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Unia, Belgium: opinions on wearing the swimsuit covering the body

August 3rd 2017

Can we forbid the wearing of the swimsuit covering the body in a public swimming pool? Unia asked the question to the Health and Care Agency in Flanders and the Flemish Genderkamer. Based on their arguments, Unia sees no valid reason to restrict the freedom to choose an integral swim suit. Unia deduces that, in the absence of a legal basis, this prohibition is contrary to the Flemish anti-discrimination decree.

The question of wearing the "burkini" was put to Unia by some Flemish towns and by several swimmers because some public swimming pools prohibit this type of outfit. This article by Unia examines the arguments put forward in favor of a ban.

1. Individual liberty

Belgium is a free country in which, as a general rule, we can think and say what we want (freedom of expression) and believe what we want (freedom of religion and belief). This freedom extends to the clothes worn. A public authority that wishes to restrict this, must put forward sound arguments such as the protection of the general interest, the protection of the rights of others, and so on. Unia then presented the selected arguments to specialized bodies. They consider that the arguments can not justify a ban on the swimsuit covering the body.

2. Reasons for hygiene and safety?

According to the Health and Care Agency in Flanders (Vlaams Agentschap Zorg in Gezondheid), a ban on hygiene is not possible. The whole body swimsuit is the same material as the other swimsuits and therefore has no impact on the quality of the water. In terms of security, the Agency does not see any risk in this either.

3. Men and women equality?

The Flemish Genderkamer is formal: this type of dress does not represent a danger to equality between men and women. According to them, it can not be said that a dress worn voluntarily constitutes a breach of equality between men and women. The argument of equality can not therefore be used to oppose a garment of this type. The fact that the garment is perceived by some as being too unconventional or too cautious, or even strange, is not enough to justify a ban.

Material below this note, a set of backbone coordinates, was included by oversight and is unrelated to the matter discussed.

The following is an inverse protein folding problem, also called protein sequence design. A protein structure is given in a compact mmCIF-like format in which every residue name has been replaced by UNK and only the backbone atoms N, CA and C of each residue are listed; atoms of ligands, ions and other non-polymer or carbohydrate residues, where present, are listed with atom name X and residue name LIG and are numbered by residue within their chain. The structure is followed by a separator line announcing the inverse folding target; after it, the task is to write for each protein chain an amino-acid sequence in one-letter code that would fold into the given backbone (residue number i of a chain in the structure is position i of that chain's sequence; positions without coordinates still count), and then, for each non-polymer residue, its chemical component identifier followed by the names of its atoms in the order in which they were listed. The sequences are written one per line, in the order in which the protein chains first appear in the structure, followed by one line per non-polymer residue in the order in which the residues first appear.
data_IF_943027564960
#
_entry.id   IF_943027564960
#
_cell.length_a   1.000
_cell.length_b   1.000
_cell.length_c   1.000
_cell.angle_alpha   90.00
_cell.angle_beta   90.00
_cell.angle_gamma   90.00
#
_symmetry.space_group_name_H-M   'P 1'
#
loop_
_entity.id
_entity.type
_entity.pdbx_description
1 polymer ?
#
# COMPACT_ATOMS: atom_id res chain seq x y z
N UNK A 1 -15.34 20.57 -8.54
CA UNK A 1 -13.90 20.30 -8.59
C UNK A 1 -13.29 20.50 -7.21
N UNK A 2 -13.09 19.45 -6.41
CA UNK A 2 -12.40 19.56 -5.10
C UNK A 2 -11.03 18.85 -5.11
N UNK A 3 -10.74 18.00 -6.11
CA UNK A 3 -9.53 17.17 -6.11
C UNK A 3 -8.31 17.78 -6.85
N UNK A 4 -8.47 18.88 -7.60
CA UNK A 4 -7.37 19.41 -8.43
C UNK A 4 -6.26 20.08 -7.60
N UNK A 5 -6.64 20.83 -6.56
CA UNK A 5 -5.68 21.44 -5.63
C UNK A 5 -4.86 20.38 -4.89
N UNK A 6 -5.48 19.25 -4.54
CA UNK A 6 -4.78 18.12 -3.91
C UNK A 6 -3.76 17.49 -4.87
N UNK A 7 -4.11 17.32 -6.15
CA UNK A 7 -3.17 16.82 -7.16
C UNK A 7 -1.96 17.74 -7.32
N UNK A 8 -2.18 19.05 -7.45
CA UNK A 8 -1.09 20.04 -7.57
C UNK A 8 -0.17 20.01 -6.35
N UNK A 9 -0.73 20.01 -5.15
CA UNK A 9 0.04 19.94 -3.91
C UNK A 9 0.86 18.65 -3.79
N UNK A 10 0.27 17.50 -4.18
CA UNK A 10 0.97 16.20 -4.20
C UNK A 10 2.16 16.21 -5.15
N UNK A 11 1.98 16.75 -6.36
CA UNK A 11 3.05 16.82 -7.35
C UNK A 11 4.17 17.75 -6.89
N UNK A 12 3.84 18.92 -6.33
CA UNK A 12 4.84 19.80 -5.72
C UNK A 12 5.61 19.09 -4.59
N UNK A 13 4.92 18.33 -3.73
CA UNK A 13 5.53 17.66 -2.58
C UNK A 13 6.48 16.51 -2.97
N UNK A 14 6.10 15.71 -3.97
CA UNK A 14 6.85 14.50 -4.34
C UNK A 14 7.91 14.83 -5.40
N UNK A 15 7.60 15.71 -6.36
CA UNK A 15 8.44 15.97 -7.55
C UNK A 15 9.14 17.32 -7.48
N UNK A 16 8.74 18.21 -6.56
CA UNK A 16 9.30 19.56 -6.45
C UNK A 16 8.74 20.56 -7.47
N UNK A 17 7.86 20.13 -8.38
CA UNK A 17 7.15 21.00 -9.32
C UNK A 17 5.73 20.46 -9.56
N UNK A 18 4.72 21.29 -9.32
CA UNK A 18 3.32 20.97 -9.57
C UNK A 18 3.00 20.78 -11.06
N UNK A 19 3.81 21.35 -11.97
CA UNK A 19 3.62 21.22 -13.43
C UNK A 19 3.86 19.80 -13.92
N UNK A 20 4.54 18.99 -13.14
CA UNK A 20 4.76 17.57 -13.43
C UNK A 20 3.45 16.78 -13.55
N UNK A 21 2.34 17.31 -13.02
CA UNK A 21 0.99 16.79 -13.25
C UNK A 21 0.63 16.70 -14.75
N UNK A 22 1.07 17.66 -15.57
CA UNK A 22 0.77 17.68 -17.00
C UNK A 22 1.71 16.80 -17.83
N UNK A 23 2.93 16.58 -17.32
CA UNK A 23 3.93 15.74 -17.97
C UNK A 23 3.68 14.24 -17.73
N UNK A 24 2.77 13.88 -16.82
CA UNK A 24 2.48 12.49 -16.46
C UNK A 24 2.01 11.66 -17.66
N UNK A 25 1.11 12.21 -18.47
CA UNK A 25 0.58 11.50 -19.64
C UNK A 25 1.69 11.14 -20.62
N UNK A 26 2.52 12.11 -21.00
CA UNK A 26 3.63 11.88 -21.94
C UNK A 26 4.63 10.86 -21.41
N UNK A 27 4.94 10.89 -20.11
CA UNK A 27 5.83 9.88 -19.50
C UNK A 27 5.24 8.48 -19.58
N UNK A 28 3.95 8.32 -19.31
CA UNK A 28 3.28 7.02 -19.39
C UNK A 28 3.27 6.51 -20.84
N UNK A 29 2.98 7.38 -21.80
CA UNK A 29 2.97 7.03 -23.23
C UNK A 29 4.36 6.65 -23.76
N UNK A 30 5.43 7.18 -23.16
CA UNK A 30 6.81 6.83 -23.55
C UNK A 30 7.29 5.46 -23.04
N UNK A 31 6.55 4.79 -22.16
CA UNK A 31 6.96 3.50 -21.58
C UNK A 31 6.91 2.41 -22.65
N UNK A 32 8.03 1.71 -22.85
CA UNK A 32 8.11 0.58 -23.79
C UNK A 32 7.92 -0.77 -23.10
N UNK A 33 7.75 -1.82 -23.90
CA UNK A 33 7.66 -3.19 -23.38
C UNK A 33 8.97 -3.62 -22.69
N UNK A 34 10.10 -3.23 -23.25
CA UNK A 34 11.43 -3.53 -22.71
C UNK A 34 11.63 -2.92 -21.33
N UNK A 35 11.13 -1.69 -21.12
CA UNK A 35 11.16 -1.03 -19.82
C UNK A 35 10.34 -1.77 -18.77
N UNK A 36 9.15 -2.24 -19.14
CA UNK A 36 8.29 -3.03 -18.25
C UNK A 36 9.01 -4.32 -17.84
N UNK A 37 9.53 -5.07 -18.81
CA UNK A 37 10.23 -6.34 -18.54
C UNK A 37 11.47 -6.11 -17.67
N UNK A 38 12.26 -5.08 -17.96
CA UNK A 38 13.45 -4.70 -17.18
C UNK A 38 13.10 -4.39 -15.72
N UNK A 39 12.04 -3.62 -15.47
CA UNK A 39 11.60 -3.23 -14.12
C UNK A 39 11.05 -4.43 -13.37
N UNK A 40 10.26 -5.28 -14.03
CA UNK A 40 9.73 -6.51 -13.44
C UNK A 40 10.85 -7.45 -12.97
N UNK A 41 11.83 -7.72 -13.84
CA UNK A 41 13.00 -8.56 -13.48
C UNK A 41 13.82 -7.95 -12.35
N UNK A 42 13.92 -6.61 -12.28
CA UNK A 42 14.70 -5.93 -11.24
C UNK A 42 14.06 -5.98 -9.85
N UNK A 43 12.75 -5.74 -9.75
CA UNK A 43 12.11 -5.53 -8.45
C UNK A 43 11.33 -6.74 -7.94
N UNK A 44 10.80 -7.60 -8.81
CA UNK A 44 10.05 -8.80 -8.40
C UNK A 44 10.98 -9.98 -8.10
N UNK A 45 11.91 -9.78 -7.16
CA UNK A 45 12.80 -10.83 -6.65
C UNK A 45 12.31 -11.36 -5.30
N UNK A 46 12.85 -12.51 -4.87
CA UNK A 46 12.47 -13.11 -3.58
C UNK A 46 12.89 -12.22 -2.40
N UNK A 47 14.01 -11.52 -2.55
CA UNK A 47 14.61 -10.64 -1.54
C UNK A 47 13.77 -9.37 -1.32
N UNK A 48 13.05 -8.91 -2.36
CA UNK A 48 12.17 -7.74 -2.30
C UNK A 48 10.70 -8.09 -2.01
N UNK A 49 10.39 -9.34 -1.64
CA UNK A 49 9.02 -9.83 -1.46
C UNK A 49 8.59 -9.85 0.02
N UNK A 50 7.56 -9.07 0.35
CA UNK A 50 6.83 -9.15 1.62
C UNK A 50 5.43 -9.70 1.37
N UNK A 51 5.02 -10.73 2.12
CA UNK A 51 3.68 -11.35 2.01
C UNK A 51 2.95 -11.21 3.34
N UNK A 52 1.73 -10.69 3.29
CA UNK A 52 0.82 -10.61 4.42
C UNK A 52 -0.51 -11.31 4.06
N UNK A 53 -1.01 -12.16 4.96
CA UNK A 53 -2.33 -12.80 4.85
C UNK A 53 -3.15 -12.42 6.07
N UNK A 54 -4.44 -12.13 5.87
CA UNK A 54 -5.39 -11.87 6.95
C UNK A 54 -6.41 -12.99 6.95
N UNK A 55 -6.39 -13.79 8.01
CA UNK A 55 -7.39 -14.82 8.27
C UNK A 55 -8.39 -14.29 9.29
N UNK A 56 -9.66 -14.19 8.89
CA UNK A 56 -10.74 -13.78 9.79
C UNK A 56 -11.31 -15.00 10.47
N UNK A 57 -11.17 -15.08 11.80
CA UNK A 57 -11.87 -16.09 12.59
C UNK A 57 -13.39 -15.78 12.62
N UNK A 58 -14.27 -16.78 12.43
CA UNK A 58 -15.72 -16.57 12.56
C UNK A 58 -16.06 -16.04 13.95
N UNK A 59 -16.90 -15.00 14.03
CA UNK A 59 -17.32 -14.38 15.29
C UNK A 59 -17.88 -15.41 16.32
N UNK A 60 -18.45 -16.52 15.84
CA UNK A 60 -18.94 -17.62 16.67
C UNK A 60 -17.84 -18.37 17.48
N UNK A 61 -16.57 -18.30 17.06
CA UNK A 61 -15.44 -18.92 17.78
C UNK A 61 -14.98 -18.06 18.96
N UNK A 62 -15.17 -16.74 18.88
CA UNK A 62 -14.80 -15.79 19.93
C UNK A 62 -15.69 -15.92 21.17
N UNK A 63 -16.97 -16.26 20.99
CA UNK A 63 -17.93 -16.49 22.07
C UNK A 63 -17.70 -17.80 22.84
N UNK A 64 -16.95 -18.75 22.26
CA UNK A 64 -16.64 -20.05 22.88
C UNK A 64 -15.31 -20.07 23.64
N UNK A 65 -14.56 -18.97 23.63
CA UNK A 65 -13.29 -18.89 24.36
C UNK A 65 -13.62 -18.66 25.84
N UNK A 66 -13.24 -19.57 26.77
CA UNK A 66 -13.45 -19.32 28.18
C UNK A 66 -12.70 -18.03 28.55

4. Negative reactions of other swimmers

Unia further argues that the negative reactions of other swimmers do not constitute a legal argument to justify a ban.

Conclusion

Given the above arguments, Unia concludes that a general prohibition of wearing the swimsuit covering the body may discriminate against some swimmers. This is specifically about people who want to wear the "burkini" because of their convictions or due to necessity, in particular because of their health status, physical characteristic or disability. As an institution for the defense of human rights, Unia strongly supports individual freedom. Whatever one may think, a bathing suit covering the body can be worn for religious reasons. It is also a fundamental freedom as described in the Constitution and in international treaties for the defense of human rights.

Further Information

This article was translated from a summary written by Unia. See the opinion in French here.

Related readings

For more information on this topic, Equinet’s publication – Equality Law in Practice: Religion and Belief in Europe – concentrates on religion and belief cases as it was apparent to equality bodies that this area of law was bringing forth a number of controversial and difficult cases which were affecting the fundamental rights of those who hold religion and belief and those who do not.